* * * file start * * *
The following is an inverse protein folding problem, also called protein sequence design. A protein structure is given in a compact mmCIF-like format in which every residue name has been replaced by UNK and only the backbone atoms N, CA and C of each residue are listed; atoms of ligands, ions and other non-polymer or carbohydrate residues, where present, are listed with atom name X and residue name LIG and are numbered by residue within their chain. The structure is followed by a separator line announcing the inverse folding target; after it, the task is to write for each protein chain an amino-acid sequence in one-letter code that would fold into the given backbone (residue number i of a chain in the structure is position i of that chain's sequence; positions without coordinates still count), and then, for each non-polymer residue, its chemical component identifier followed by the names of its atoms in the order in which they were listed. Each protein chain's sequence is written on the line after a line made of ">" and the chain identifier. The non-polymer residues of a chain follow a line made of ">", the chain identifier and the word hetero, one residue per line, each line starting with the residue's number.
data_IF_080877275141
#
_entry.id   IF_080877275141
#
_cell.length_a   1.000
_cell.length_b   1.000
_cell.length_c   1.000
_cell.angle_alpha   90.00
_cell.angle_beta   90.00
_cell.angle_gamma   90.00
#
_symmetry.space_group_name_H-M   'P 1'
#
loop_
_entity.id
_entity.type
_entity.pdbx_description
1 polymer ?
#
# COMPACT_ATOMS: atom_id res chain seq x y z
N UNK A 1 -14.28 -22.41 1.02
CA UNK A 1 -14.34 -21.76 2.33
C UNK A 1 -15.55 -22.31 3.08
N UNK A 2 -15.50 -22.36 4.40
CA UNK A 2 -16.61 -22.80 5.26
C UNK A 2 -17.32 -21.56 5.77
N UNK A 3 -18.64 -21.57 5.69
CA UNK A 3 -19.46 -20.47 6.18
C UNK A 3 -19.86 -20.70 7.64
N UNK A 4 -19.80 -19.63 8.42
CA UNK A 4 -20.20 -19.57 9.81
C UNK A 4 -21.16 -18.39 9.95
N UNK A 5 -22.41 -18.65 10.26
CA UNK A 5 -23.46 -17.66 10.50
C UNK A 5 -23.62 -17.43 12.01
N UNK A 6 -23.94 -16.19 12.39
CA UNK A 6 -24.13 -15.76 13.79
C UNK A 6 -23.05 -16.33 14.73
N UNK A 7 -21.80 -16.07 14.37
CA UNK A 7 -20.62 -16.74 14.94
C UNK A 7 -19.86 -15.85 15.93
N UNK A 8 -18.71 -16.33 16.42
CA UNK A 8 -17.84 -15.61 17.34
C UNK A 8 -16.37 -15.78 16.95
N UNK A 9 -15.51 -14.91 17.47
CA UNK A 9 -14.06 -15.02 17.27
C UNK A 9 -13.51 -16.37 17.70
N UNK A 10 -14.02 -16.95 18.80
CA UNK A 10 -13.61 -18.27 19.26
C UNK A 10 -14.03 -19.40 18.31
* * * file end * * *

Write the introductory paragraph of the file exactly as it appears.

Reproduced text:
The following is an inverse protein folding problem, also called protein sequence design. A protein structure is given in a compact mmCIF-like format in which every residue name has been replaced by UNK and only the backbone atoms N, CA and C of each residue are listed; atoms of ligands, ions and other non-polymer or carbohydrate residues, where present, are listed with atom name X and residue name LIG and are numbered by residue within their chain. The structure is followed by a separator line announcing the inverse folding target; after it, the task is to write for each protein chain an amino-acid sequence in one-letter code that would fold into the given backbone (residue number i of a chain in the structure is position i of that chain's sequence; positions without coordinates still count), and then, for each non-polymer residue, its chemical component identifier followed by the names of its atoms in the order in which they were listed. Each protein chain's sequence is written on the line after a line made of ">" and the chain identifier. The non-polymer residues of a chain follow a line made of ">", the chain identifier and the word hetero, one residue per line, each line starting with the residue's number.